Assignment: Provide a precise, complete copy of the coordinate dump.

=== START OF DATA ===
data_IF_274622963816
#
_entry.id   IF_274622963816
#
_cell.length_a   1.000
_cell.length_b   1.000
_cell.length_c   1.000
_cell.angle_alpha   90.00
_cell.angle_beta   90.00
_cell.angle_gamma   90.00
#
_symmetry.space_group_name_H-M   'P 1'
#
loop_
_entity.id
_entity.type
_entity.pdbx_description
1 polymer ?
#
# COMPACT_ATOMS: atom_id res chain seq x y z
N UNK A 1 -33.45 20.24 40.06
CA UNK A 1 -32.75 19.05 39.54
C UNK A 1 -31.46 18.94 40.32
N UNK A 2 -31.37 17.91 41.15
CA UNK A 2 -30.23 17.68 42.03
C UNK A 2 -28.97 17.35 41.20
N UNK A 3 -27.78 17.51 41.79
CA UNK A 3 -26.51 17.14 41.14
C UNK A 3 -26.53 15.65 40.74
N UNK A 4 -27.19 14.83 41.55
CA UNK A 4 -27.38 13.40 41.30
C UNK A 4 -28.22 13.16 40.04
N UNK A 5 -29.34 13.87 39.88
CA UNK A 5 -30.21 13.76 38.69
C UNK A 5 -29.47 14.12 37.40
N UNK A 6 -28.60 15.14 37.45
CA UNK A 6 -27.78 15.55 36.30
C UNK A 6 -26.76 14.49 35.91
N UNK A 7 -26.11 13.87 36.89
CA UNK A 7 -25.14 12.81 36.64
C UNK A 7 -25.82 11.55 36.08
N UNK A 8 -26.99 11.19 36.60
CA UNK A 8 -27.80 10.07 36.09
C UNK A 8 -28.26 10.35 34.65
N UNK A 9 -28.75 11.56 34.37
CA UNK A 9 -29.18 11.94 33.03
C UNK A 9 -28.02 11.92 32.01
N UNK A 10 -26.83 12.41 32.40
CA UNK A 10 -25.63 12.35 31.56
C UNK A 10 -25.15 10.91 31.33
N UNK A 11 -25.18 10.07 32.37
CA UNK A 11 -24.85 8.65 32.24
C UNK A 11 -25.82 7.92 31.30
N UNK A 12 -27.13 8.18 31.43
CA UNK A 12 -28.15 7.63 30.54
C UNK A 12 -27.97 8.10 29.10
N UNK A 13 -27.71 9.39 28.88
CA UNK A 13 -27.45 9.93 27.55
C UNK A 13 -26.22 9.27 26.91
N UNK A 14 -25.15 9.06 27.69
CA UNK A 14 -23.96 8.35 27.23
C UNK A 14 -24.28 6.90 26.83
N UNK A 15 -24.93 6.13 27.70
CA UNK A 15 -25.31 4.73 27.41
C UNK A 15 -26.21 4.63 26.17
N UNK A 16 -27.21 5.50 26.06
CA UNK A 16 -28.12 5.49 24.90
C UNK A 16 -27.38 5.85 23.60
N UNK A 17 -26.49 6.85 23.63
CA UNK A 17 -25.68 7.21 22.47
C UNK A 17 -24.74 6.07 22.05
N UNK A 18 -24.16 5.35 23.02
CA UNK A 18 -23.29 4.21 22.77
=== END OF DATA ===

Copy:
data_IF_274622963816
#
_entry.id   IF_274622963816
#
_cell.length_a   1.000
_cell.length_b   1.000
_cell.length_c   1.000
_cell.angle_alpha   90.00
_cell.angle_beta   90.00
_cell.angle_gamma   90.00
#
_symmetry.space_group_name_H-M   'P 1'
#
loop_
_entity.id
_entity.type
_entity.pdbx_description
1 polymer ?
#
# COMPACT_ATOMS: atom_id res chain seq x y z
N UNK A 1 -33.45 20.24 40.06
CA UNK A 1 -32.75 19.05 39.54
C UNK A 1 -31.46 18.94 40.32
N UNK A 2 -31.37 17.91 41.15
CA UNK A 2 -30.23 17.68 42.03
C UNK A 2 -28.97 17.35 41.20
N UNK A 3 -27.78 17.51 41.79
CA UNK A 3 -26.51 17.14 41.14
C UNK A 3 -26.53 15.65 40.74
N UNK A 4 -27.19 14.83 41.55
CA UNK A 4 -27.38 13.40 41.30
C UNK A 4 -28.22 13.16 40.04
N UNK A 5 -29.34 13.87 39.88
CA UNK A 5 -30.21 13.76 38.69
C UNK A 5 -29.47 14.12 37.40
N UNK A 6 -28.60 15.14 37.45
CA UNK A 6 -27.78 15.55 36.30
C UNK A 6 -26.76 14.49 35.91
N UNK A 7 -26.11 13.87 36.89
CA UNK A 7 -25.14 12.81 36.64
C UNK A 7 -25.82 11.55 36.08
N UNK A 8 -26.99 11.19 36.60
CA UNK A 8 -27.80 10.07 36.09
C UNK A 8 -28.26 10.35 34.65
N UNK A 9 -28.75 11.56 34.37
CA UNK A 9 -29.18 11.94 33.03
C UNK A 9 -28.02 11.92 32.01
N UNK A 10 -26.83 12.41 32.40
CA UNK A 10 -25.63 12.35 31.56
C UNK A 10 -25.15 10.91 31.33
N UNK A 11 -25.18 10.07 32.37
CA UNK A 11 -24.85 8.65 32.24
C UNK A 11 -25.82 7.92 31.30
N UNK A 12 -27.13 8.18 31.43
CA UNK A 12 -28.15 7.63 30.54
C UNK A 12 -27.97 8.10 29.10
N UNK A 13 -27.71 9.39 28.88
CA UNK A 13 -27.45 9.93 27.55
C UNK A 13 -26.22 9.27 26.91
N UNK A 14 -25.15 9.06 27.69
CA UNK A 14 -23.96 8.35 27.23
C UNK A 14 -24.28 6.90 26.83
N UNK A 15 -24.93 6.13 27.70
CA UNK A 15 -25.31 4.73 27.41
C UNK A 15 -26.21 4.63 26.17
N UNK A 16 -27.21 5.50 26.06
CA UNK A 16 -28.12 5.49 24.90
C UNK A 16 -27.38 5.85 23.60
N UNK A 17 -26.49 6.85 23.63
CA UNK A 17 -25.68 7.21 22.47
C UNK A 17 -24.74 6.07 22.05
N UNK A 18 -24.16 5.35 23.02
CA UNK A 18 -23.29 4.21 22.77